Search for content in message boards

Greenberry or Green Berry (given name)

Greenberry or Green Berry (given name)

Posted: 2 Nov 2005 5:23AM GMT
Classification: Query
In the early 1800s this name was very common. Was it popular because it was the name of a Revolutionary War hero? A politician? Someone else famous? It seems to appear in many families at that time, though it may have been around for some time.

Re: Greenberry or Green Berry (given name)

Posted: 3 Nov 2005 10:37AM GMT
Classification: Query
Edited: 4 Nov 2006 10:41AM GMT
Greenberry as a given name seems to have been in honour of one Colonel Nicholas Greenberry (1627-1697), Indian fighter, politician and Governor of the State of Maryland. Early 17th century. Greenberry was a early settler in that state, having come over from England.

To quote from a message board on RootsWeb.com.

"His children (including three daughters) and grandchildren married with many of the other notable familes of early Maryland and the given name Greenberry continues to this day amongst their descendants. GREENBERRY as a surname became extinct upon the death of his son Charles (who had no issue). But there seem to have been many others in the ensuing years who were named in his honor though not directly related."

Hope this is of help, Margaret.

Re: Greenberry or Green Berry (given name)

Posted: 3 Nov 2005 3:56PM GMT
Classification: Query
Surnames: Greenberry
Thanks! There had been some speculation that the name indicated a relationship between various families, but it appears that it may not, and that it might have just become a fairly common name by the 1800s.

Re: Greenberry or Green Berry (given name)

Kat (View posts)
Posted: 29 Jul 2006 12:46PM GMT
Classification: Query
Thanks so much for the info, Margaret. I will add the info in. Sincerely, Kat

Albert Gallatin (given name)

Posted: 29 Jul 2006 5:29PM GMT
Classification: Query
Surnames: Waldrop, Gallatin
It's interesting how often we see an unusual name, assume the original holder must have been an ancestor, and then discover that he (it's usualy a he) was someone famous, and that many sons in many different families were named for him.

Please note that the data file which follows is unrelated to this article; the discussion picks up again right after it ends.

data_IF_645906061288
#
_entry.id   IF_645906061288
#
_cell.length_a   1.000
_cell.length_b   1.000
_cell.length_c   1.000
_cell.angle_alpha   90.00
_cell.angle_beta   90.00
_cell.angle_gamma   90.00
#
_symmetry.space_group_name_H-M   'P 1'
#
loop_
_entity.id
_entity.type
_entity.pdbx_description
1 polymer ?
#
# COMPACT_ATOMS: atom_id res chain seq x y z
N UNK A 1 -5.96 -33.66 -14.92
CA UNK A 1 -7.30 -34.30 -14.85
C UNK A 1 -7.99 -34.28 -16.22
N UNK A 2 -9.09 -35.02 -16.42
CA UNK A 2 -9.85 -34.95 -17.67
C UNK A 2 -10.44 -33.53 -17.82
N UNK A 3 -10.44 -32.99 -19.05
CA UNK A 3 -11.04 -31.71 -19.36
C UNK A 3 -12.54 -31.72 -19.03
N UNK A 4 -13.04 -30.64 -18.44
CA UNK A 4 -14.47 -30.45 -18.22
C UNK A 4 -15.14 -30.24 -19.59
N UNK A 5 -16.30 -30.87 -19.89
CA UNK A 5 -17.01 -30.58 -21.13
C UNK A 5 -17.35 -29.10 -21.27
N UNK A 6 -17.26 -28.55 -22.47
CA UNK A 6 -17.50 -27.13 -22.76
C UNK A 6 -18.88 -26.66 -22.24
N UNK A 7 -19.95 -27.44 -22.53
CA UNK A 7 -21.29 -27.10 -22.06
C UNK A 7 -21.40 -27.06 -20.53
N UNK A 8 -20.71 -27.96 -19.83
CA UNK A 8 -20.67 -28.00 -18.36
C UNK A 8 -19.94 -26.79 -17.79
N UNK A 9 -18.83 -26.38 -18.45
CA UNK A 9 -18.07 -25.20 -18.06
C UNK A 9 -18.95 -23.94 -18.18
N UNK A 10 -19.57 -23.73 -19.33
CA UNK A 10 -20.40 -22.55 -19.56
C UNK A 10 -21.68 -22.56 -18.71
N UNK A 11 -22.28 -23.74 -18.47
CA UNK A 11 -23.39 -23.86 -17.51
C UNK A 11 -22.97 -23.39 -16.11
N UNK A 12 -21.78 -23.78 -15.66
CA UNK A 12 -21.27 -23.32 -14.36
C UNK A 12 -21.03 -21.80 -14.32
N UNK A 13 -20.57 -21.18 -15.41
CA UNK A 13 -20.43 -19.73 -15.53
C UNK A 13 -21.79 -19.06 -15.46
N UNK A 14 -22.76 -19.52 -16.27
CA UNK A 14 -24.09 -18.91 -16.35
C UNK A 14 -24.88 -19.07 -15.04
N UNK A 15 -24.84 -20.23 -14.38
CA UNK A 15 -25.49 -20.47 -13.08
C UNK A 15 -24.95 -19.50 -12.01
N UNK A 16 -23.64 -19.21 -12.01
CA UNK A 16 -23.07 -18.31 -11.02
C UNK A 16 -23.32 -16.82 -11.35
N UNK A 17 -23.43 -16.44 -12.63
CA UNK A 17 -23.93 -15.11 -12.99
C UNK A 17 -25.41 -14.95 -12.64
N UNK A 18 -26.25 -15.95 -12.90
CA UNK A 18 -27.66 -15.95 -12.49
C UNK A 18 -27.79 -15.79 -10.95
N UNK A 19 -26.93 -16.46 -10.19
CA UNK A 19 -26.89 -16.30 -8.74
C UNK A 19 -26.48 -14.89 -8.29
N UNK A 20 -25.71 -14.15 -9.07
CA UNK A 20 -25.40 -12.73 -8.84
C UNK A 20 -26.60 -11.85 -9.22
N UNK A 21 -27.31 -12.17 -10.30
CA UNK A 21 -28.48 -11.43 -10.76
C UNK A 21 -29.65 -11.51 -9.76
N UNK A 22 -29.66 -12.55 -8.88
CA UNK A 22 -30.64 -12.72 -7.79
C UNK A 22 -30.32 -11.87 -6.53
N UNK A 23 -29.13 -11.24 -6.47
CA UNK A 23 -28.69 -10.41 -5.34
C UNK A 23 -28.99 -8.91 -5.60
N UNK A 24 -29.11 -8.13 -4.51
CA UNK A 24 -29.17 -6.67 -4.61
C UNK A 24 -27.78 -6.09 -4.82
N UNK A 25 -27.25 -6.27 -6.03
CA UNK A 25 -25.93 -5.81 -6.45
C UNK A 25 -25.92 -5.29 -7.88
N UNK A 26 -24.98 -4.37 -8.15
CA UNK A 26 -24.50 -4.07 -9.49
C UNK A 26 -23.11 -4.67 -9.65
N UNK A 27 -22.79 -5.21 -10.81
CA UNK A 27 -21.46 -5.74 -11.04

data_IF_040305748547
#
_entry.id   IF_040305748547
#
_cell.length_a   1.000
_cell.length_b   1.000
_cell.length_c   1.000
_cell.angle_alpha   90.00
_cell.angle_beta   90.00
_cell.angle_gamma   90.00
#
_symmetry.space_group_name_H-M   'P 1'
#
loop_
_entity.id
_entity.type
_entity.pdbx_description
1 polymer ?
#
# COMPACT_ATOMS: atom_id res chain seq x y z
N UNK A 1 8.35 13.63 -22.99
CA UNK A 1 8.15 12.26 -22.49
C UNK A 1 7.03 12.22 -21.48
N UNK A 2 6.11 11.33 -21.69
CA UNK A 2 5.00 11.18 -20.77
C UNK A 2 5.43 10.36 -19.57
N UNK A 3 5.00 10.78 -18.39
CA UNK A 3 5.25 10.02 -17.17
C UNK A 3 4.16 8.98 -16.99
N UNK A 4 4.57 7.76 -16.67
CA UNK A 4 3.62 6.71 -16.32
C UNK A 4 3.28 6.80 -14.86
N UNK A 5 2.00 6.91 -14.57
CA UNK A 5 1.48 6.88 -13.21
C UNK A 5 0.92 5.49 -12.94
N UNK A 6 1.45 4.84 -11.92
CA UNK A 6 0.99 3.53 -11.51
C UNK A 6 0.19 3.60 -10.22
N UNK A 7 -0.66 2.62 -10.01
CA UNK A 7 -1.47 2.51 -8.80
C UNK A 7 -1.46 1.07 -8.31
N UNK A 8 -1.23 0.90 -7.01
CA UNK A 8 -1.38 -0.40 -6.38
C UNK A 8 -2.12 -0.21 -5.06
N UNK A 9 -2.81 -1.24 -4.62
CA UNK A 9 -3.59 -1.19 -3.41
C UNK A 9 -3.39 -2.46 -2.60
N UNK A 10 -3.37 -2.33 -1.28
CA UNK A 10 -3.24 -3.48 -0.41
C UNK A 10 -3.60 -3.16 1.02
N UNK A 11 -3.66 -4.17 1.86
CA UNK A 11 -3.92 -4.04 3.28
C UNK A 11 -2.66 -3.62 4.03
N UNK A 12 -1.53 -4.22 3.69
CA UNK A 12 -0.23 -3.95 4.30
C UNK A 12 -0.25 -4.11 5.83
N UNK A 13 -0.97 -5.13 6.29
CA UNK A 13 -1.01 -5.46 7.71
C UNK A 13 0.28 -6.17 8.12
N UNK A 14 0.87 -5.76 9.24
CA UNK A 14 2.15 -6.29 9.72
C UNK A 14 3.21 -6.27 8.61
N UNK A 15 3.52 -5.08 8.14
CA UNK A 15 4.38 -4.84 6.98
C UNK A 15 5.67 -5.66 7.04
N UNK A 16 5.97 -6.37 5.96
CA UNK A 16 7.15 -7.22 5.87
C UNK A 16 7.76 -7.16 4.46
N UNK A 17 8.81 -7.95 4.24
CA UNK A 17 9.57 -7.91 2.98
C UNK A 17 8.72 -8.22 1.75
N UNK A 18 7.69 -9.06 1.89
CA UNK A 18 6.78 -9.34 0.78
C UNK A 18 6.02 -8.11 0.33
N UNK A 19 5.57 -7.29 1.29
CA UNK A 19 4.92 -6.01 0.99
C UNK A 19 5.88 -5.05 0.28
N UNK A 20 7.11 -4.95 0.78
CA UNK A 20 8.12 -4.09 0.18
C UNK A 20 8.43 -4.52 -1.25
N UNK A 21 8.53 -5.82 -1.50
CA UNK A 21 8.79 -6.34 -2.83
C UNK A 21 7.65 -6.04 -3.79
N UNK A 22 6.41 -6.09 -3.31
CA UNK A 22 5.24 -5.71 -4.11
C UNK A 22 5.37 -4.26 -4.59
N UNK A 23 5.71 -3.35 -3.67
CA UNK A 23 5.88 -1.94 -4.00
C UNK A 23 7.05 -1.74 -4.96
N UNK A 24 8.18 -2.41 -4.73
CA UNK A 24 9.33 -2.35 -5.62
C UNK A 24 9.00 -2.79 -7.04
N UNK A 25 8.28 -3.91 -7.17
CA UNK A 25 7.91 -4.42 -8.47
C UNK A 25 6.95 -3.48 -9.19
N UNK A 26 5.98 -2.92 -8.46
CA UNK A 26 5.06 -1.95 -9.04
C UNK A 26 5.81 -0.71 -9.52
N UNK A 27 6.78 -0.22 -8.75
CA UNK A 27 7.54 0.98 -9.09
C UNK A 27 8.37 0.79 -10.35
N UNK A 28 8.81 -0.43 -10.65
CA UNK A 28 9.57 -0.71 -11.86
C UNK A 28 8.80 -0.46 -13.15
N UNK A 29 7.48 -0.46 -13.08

For instance, in one of my collateral lines there was an Albert Gallatin Waldrop. I just discovered from a TV program about the Atlantic Inland Waterway that the original Albert Gallatin was a Secretary of the Treasury from 1801-1814, and was an early proponent of the system of canals that eventually made the Waterway possible. Nothing to do with the Waldrops at all!

Re: Albert Gallatin (given name)

Kat (View posts)
Posted: 30 Jul 2006 1:20PM GMT
Classification: Query
margaret, Yes it is very interesting how these name continue to be carried on!! Kat

Re: Greenberry or Green Berry (given name)

Posted: 14 May 2012 9:19PM GMT
Classification: Query
Thanks for the info on this famous Greenberry.

Re: Greenberry or Green Berry (given name)

Posted: 4 Jun 2013 5:23PM GMT
Classification: Query
Edited: 4 Jun 2013 9:15PM GMT
it has always been my understanding that the name Greenberry, or Green Berry was a name given to someone who was new to the larger overall "Berry" clan...people comprised of the descendants of the Gualish (Gallic-Celtic) families that arrived in this country from British territories, and also from France. This could be through adoption, or a through a family alliance. Similar in the way that people new to something are called "green horns." This name leads to the idea of the difference between a family tree on paper, and a "genetic' family tree. They are rarely the same. I have many Greenberrys in my KY family.
per page

Find a board about a specific topic